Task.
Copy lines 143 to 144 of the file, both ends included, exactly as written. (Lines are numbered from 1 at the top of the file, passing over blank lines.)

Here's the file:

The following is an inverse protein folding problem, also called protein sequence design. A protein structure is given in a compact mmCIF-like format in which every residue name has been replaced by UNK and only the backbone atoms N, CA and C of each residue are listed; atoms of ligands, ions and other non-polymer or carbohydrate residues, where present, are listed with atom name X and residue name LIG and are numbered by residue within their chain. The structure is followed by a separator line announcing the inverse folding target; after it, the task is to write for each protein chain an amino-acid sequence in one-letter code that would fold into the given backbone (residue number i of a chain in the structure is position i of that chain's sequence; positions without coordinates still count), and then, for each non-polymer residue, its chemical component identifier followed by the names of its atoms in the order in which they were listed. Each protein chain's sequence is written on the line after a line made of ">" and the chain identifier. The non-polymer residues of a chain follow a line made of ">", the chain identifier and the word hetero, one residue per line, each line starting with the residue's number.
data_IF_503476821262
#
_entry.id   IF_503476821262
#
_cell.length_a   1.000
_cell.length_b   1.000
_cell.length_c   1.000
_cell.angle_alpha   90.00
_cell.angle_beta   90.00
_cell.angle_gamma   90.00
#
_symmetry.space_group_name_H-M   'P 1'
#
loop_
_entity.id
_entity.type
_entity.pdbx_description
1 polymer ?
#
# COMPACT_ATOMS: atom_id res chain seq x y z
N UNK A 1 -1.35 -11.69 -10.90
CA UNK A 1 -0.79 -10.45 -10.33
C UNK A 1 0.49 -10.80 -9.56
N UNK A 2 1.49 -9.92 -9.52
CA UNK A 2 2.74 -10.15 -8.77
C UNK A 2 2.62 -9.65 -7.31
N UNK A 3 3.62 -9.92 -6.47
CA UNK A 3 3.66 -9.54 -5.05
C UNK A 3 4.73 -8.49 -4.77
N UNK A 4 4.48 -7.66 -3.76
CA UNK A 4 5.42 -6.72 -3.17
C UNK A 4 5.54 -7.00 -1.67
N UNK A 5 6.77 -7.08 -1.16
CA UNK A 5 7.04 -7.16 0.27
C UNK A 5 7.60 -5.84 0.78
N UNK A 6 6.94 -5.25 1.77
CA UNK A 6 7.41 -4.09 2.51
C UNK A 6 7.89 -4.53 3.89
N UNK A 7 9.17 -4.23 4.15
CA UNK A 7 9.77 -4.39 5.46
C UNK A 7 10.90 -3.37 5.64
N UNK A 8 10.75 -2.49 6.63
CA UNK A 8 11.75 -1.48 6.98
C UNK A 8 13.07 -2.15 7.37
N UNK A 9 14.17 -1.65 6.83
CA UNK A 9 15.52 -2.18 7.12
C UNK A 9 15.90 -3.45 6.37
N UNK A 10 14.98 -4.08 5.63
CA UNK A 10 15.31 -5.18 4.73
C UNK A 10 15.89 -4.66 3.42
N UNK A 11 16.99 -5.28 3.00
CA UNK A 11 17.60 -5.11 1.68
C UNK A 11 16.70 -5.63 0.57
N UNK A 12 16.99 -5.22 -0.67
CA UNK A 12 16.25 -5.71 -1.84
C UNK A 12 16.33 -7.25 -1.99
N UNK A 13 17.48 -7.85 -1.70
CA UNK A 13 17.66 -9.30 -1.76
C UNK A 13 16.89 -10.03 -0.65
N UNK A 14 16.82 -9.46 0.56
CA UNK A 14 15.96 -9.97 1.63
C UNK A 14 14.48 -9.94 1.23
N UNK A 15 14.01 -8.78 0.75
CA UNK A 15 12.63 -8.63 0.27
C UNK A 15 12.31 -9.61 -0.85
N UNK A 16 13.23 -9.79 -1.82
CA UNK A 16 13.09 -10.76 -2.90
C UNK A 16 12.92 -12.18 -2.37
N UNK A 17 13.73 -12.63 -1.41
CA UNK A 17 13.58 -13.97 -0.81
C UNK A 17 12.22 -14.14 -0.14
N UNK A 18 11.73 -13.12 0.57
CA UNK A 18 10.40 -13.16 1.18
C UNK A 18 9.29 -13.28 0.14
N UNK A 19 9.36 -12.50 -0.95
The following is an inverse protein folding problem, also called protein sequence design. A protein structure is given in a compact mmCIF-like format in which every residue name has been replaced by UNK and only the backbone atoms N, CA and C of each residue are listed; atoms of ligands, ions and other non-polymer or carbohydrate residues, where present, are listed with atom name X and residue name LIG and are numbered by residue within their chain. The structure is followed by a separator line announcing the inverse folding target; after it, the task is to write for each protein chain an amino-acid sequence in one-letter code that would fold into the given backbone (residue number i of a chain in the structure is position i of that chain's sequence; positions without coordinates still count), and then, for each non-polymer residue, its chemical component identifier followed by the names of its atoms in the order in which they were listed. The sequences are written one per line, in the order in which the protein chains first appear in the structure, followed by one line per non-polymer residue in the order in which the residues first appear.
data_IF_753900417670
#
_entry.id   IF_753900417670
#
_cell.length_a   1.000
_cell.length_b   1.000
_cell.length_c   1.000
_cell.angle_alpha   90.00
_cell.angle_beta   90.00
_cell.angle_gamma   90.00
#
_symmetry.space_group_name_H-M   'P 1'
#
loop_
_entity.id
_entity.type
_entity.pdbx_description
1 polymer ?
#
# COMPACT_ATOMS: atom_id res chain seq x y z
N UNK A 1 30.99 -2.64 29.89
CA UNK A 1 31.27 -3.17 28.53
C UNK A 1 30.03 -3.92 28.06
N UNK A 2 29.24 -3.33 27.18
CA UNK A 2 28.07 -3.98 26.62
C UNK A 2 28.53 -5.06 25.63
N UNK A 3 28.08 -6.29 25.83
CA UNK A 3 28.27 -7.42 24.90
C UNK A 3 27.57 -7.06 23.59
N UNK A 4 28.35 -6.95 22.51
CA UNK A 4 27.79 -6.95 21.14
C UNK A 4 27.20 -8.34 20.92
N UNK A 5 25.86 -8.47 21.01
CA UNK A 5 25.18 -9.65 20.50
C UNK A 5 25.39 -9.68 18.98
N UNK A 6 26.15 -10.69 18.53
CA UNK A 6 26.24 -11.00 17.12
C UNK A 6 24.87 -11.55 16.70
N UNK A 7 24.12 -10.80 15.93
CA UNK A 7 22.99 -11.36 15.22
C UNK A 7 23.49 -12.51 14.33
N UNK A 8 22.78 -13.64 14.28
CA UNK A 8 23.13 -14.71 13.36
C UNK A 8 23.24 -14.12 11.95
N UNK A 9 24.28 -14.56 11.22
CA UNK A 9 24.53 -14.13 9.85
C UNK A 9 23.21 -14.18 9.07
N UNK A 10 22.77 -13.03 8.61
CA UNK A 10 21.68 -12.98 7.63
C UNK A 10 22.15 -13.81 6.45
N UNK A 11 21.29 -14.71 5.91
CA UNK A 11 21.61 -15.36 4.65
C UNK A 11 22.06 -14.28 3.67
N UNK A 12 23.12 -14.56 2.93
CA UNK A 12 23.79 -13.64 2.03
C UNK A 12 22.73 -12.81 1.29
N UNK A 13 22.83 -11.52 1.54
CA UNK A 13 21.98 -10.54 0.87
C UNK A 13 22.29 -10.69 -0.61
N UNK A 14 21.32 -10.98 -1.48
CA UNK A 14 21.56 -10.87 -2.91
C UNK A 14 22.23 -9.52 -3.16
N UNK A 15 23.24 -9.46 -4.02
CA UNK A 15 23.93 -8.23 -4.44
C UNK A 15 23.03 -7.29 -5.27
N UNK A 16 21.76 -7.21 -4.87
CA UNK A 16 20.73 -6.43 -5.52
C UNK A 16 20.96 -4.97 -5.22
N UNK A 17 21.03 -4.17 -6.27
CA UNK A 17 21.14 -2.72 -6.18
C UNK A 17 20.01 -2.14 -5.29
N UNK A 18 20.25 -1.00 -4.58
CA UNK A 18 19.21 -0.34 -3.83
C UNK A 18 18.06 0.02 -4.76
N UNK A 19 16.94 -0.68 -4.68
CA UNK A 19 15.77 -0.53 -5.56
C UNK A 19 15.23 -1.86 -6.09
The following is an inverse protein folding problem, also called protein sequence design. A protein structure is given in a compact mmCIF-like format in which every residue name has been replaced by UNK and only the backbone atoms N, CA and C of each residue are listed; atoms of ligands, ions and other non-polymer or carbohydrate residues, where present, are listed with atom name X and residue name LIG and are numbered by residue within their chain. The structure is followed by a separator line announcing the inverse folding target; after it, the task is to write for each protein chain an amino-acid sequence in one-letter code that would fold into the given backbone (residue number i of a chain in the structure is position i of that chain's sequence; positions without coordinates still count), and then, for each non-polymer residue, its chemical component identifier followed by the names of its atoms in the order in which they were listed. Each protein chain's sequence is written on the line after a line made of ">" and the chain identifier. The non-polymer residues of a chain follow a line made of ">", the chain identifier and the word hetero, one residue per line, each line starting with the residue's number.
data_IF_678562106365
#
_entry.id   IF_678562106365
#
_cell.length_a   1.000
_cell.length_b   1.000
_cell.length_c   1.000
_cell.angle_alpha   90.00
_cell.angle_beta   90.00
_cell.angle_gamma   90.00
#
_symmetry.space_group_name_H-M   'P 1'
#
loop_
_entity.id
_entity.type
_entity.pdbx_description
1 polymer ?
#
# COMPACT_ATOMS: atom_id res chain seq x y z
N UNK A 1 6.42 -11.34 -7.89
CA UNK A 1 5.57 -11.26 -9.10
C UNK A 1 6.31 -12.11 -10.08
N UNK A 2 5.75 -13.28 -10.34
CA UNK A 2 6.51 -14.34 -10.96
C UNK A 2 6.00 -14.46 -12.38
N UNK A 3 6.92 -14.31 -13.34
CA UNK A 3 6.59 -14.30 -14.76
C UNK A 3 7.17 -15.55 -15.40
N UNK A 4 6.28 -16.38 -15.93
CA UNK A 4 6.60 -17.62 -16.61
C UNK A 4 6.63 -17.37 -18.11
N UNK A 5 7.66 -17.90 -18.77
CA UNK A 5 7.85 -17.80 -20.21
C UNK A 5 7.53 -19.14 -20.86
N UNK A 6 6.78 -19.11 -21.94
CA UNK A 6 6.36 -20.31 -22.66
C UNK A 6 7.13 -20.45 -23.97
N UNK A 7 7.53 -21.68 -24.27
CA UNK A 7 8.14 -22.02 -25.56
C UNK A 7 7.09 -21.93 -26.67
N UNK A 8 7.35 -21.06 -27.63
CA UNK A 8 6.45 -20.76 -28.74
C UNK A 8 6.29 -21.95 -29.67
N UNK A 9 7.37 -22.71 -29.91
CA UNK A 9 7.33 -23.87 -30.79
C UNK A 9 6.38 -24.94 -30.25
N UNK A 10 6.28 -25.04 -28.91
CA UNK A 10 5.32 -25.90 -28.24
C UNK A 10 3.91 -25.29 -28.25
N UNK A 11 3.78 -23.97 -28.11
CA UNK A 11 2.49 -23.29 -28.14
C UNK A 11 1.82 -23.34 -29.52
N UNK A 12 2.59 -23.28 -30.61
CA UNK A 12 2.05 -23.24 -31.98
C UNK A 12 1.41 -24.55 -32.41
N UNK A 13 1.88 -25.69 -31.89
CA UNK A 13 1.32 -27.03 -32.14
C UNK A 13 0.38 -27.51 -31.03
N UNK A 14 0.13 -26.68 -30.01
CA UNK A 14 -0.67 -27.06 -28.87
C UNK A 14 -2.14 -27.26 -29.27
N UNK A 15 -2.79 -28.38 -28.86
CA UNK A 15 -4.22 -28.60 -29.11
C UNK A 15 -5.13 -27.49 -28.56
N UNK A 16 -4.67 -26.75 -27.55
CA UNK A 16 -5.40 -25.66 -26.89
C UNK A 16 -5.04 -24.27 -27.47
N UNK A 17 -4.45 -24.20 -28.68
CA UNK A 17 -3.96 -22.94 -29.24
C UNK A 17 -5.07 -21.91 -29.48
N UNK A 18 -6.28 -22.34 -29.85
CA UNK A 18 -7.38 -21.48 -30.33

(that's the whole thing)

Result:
N UNK A 16 21.76 -7.21 -4.87
CA UNK A 16 20.73 -6.43 -5.52